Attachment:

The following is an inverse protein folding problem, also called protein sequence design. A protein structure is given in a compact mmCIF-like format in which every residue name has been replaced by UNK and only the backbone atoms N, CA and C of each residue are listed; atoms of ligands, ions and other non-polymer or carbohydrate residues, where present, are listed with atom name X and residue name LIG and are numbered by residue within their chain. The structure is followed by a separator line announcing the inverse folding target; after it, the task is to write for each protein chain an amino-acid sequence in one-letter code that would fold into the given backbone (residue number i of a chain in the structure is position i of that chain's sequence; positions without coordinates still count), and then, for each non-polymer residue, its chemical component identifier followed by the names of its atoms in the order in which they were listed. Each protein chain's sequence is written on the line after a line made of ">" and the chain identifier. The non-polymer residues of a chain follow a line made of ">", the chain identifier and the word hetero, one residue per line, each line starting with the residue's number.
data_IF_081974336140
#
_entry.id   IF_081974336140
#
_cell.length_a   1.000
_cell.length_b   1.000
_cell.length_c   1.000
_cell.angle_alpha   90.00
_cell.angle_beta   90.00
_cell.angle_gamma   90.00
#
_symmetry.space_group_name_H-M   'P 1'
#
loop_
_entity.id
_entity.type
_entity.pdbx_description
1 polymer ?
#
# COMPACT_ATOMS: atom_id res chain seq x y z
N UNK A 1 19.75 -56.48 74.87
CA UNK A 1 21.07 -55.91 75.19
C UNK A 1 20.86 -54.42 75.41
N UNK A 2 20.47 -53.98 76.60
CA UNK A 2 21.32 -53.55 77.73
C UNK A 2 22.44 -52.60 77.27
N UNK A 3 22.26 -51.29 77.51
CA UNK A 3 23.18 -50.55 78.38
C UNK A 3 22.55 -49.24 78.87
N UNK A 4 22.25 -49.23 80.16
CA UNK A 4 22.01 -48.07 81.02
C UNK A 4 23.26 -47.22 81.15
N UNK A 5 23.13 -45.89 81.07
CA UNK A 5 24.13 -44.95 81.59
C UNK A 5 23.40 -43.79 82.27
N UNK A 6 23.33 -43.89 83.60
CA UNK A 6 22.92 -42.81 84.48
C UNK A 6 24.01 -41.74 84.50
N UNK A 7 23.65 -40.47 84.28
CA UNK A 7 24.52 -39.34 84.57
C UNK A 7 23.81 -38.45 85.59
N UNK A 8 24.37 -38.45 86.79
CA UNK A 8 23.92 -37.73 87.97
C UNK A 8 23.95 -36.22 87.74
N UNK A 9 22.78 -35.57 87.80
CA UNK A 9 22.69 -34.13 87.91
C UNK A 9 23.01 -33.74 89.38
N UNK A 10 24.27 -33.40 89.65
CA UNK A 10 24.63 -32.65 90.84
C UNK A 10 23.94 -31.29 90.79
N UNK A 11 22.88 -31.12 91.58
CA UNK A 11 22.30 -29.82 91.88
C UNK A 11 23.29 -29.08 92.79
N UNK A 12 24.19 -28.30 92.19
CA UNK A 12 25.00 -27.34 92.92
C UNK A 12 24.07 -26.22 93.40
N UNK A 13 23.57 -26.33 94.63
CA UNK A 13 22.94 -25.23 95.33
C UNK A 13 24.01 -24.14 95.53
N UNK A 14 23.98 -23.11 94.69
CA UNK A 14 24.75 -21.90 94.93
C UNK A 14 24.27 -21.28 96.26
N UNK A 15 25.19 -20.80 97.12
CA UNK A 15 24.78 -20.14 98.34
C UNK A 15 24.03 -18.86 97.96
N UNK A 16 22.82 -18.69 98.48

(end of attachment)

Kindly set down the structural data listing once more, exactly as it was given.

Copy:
The following is an inverse protein folding problem, also called protein sequence design. A protein structure is given in a compact mmCIF-like format in which every residue name has been replaced by UNK and only the backbone atoms N, CA and C of each residue are listed; atoms of ligands, ions and other non-polymer or carbohydrate residues, where present, are listed with atom name X and residue name LIG and are numbered by residue within their chain. The structure is followed by a separator line announcing the inverse folding target; after it, the task is to write for each protein chain an amino-acid sequence in one-letter code that would fold into the given backbone (residue number i of a chain in the structure is position i of that chain's sequence; positions without coordinates still count), and then, for each non-polymer residue, its chemical component identifier followed by the names of its atoms in the order in which they were listed. Each protein chain's sequence is written on the line after a line made of ">" and the chain identifier. The non-polymer residues of a chain follow a line made of ">", the chain identifier and the word hetero, one residue per line, each line starting with the residue's number.
data_IF_081974336140
#
_entry.id   IF_081974336140
#
_cell.length_a   1.000
_cell.length_b   1.000
_cell.length_c   1.000
_cell.angle_alpha   90.00
_cell.angle_beta   90.00
_cell.angle_gamma   90.00
#
_symmetry.space_group_name_H-M   'P 1'
#
loop_
_entity.id
_entity.type
_entity.pdbx_description
1 polymer ?
#
# COMPACT_ATOMS: atom_id res chain seq x y z
N UNK A 1 19.75 -56.48 74.87
CA UNK A 1 21.07 -55.91 75.19
C UNK A 1 20.86 -54.42 75.41
N UNK A 2 20.47 -53.98 76.60
CA UNK A 2 21.32 -53.55 77.73
C UNK A 2 22.44 -52.60 77.27
N UNK A 3 22.26 -51.29 77.51
CA UNK A 3 23.18 -50.55 78.38
C UNK A 3 22.55 -49.24 78.87
N UNK A 4 22.25 -49.23 80.16
CA UNK A 4 22.01 -48.07 81.02
C UNK A 4 23.26 -47.22 81.15
N UNK A 5 23.13 -45.89 81.07
CA UNK A 5 24.13 -44.95 81.59
C UNK A 5 23.40 -43.79 82.27
N UNK A 6 23.33 -43.89 83.60
CA UNK A 6 22.92 -42.81 84.48
C UNK A 6 24.01 -41.74 84.50
N UNK A 7 23.65 -40.47 84.28
CA UNK A 7 24.52 -39.34 84.57
C UNK A 7 23.81 -38.45 85.59
N UNK A 8 24.37 -38.45 86.79
CA UNK A 8 23.92 -37.73 87.97
C UNK A 8 23.95 -36.22 87.74
N UNK A 9 22.78 -35.57 87.80
CA UNK A 9 22.69 -34.13 87.91
C UNK A 9 23.01 -33.74 89.38
N UNK A 10 24.27 -33.40 89.65
CA UNK A 10 24.63 -32.65 90.84
C UNK A 10 23.94 -31.29 90.79
N UNK A 11 22.88 -31.12 91.58
CA UNK A 11 22.30 -29.82 91.88
C UNK A 11 23.29 -29.08 92.79
N UNK A 12 24.19 -28.30 92.19
CA UNK A 12 25.00 -27.34 92.92
C UNK A 12 24.07 -26.22 93.40
N UNK A 13 23.57 -26.33 94.63
CA UNK A 13 22.94 -25.23 95.33
C UNK A 13 24.01 -24.14 95.53
N UNK A 14 23.98 -23.11 94.69
CA UNK A 14 24.75 -21.90 94.93
C UNK A 14 24.27 -21.28 96.26
N UNK A 15 25.19 -20.80 97.12
CA UNK A 15 24.78 -20.14 98.34
C UNK A 15 24.03 -18.86 97.96
N UNK A 16 22.82 -18.69 98.48